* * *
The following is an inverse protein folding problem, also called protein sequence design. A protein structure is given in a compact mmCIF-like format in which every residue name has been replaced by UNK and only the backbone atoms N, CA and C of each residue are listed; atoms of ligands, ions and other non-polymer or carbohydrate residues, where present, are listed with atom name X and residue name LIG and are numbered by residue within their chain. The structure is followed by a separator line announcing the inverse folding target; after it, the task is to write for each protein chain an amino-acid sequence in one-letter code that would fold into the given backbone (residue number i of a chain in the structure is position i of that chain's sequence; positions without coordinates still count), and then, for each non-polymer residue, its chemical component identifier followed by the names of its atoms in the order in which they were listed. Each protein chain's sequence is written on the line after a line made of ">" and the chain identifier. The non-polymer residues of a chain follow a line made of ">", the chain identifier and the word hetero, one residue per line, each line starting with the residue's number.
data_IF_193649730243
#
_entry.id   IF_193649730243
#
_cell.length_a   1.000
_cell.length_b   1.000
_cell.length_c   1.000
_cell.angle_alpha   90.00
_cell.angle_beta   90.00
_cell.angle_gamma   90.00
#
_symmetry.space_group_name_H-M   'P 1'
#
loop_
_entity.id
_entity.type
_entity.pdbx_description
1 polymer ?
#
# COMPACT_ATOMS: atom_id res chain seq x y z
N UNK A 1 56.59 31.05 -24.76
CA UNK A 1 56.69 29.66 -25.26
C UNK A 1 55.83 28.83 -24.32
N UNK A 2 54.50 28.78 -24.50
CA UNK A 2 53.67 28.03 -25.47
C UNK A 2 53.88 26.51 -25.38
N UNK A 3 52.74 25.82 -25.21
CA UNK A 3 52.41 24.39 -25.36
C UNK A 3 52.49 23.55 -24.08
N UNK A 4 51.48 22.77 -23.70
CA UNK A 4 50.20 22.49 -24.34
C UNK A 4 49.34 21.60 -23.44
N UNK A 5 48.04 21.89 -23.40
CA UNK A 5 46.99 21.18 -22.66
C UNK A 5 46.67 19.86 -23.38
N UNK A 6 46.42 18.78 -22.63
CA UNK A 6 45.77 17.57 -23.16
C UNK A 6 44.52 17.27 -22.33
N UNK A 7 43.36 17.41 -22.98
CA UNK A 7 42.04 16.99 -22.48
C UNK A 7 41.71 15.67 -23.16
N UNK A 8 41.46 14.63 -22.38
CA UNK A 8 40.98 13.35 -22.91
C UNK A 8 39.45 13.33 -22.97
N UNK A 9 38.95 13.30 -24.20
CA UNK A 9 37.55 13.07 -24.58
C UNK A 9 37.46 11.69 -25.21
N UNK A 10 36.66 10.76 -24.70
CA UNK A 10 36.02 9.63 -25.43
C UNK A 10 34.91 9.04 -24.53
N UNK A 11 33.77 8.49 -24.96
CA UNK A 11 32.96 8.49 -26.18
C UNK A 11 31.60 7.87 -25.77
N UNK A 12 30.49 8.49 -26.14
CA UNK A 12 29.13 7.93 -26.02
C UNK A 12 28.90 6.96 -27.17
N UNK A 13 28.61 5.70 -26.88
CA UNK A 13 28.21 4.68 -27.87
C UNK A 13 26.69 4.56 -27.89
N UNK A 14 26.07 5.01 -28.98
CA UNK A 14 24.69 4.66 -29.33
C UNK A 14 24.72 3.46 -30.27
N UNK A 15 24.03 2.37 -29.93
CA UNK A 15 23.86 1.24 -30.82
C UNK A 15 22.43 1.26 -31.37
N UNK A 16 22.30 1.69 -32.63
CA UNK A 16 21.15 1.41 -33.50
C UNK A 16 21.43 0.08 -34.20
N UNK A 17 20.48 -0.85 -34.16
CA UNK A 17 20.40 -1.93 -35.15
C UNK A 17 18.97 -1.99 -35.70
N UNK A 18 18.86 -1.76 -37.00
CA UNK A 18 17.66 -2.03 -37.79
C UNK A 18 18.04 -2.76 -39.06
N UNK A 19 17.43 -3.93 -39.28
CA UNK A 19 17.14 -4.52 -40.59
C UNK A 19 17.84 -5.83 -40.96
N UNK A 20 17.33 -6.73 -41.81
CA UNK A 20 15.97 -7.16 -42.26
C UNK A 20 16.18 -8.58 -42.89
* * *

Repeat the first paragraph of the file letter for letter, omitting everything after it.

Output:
The following is an inverse protein folding problem, also called protein sequence design. A protein structure is given in a compact mmCIF-like format in which every residue name has been replaced by UNK and only the backbone atoms N, CA and C of each residue are listed; atoms of ligands, ions and other non-polymer or carbohydrate residues, where present, are listed with atom name X and residue name LIG and are numbered by residue within their chain. The structure is followed by a separator line announcing the inverse folding target; after it, the task is to write for each protein chain an amino-acid sequence in one-letter code that would fold into the given backbone (residue number i of a chain in the structure is position i of that chain's sequence; positions without coordinates still count), and then, for each non-polymer residue, its chemical component identifier followed by the names of its atoms in the order in which they were listed. Each protein chain's sequence is written on the line after a line made of ">" and the chain identifier. The non-polymer residues of a chain follow a line made of ">", the chain identifier and the word hetero, one residue per line, each line starting with the residue's number.